April 3, 2020


David Hart, SPPWelcome to my personal home page. I’m a professor and director of the Center for Science, Technology, and Innovation Policy at George Mason’s Schar School of Policy and Government.   I have two overlapping areas of specialization. One is technology, science, and innovation policy. I’m interested in the sources and implications of discoveries and inventions of all sorts, past and present. The other area is governance, at the regional, national, and global levels. I want to understand the processes by which policy-makers decide what to do. The two areas come together as I seek to comprehend how states, markets, individuals, and social groups interact to produce decisions about important new technological capabilities.

On this site, you’ll find information about my teaching, publications, research interests, and service activities.  You can find my full c.v. here and my short bio here.  I welcome contacts from scholars, students, and policy practitioners.  You can follow me on Twitter @ProfDavidHart.

What’s New:

I served as a discussant on “Running to Stand Still: Rapidly Emerging Technologies and the Challenge of Requisite Knowledge in Public Agencies,” at the APPAM fall research conference, Denver, November 9, 2019.

I presented to the National Academies panel on “Science and Innovation Leadership for the 21st Century,” October 24, 2019.

I participated in a plenary session on “The Fourth Industrial Revolution: Whose Opportunity? Whose Threat?,” at the Atlanta Conference on Science and Innovation Policy, October 14, 2019.

I presented “Innovation Mercantilism in Clean Energy,” at the Atlanta Conference on Science and Innovation Policy, October 14, 2019.

I testified at a hearing of the Senate Energy and Natural Resources Committee on “Energy Innovation,” July 25, 2019 (link).

I presented “Stranded Assets in the Transition from ICEVs to EVs? Prospects for Labor Displacement in the Auto Manufacturing Industry” at the 2019 Industry Studies Conference in Nashville on June 1, 2019.

My paper with Varun Sivaram and John Dabiri on technological lock-in in clean energy was published in Joule.

My paper on the Obama administration’s technology demonstration projects was published in Energy Policy.

I serve as a senior fellow with the Information Technology and Innovation Foundation (ITIF) where I lead the team on clean energy innovation.  Recent work with ITIF includes:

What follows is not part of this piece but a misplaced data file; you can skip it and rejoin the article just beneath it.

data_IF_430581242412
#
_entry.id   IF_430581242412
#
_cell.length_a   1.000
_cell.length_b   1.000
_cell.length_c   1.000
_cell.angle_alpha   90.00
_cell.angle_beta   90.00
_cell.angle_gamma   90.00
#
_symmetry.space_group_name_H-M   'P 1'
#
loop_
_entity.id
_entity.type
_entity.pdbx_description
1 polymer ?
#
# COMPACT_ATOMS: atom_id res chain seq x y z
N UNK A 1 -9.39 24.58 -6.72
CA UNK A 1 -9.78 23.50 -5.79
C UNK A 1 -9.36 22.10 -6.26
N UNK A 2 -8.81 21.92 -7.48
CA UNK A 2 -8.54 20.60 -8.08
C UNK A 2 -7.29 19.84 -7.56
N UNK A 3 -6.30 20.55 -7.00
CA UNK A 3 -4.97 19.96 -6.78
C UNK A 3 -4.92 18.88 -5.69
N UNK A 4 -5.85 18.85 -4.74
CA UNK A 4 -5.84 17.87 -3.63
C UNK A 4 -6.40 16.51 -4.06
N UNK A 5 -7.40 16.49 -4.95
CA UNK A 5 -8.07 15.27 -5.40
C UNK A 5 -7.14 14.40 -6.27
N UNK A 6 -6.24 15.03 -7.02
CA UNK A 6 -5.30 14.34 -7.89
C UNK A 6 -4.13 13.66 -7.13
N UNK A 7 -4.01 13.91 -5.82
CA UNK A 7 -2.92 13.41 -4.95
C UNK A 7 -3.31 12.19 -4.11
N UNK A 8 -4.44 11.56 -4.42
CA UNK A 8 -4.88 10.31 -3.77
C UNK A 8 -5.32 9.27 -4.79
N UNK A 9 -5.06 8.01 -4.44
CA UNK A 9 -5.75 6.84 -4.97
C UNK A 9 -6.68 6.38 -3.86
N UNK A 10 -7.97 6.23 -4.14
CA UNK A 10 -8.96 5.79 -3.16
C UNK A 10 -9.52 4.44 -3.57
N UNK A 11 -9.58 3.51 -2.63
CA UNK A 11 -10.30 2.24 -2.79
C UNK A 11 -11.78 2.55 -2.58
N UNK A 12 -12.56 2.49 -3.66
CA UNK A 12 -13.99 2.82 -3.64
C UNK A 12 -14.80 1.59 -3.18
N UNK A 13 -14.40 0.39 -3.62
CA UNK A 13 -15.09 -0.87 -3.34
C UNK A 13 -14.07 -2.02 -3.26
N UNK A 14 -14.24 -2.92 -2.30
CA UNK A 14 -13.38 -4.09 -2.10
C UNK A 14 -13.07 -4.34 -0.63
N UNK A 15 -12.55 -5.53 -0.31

“Less Certain than Death: Using Tax Incentives to Drive Clean Energy Innovation,” ITIF report with Elizabeth Noll, December 2, 2019 (link).

“Pay Attention to the Other Paris Climate Agreement,” ITIF Innovation Files, November 27, 2019 (link).

“Why a Measured Transition to Electric Vehicles Would Benefit the US,” The Conversation, November 26, 2019 (link).

Response to Request for Information submitted to the House Select Committee on the Climate Crisis, November 22, 2019 (link).

“China’s Impact on the Solar Industry: Lessons for the Future of Clean Energy,” discussion of Greg Nemet’s How Solar Energy Became Cheap, October 30, 2019 (link).

Panelist on carbon pricing at The Breakthrough Institute’s fall East Coast retreat, September 23, 2019, released on the Neoliberal Podcast (link).

The Global Energy Innovation Index: National Contributions to the Global Clean Energy Innovation System,” ITIF report, August 26, 2019 (link).

“Two Tools for Two Jobs: Carbon Taxes and Energy Technology Tax Incentives,” ITIF briefing, July 3, 2019 (link).

I serve as co-chair of the Innovation Policy Forum of the National Academies of Sciences, Engineering, and Medicine. The Forum acts as a focal point for a national and international dialogue on innovation policy.

In August 2012, I completed a year of service to the nation as assistant director for innovation policy at the White House Office of Science and Technology Policy.  My work for the Administration focused on advanced manufacturing policy, including the National Network for Manufacturing Innovation (now Manufacturing USA)  and the Additive Manufacturing Pilot (now America Makes), based in Youngstown OH.   Bipartisan legislation that permanently authorized Manufacturing USA was passed in December 2014.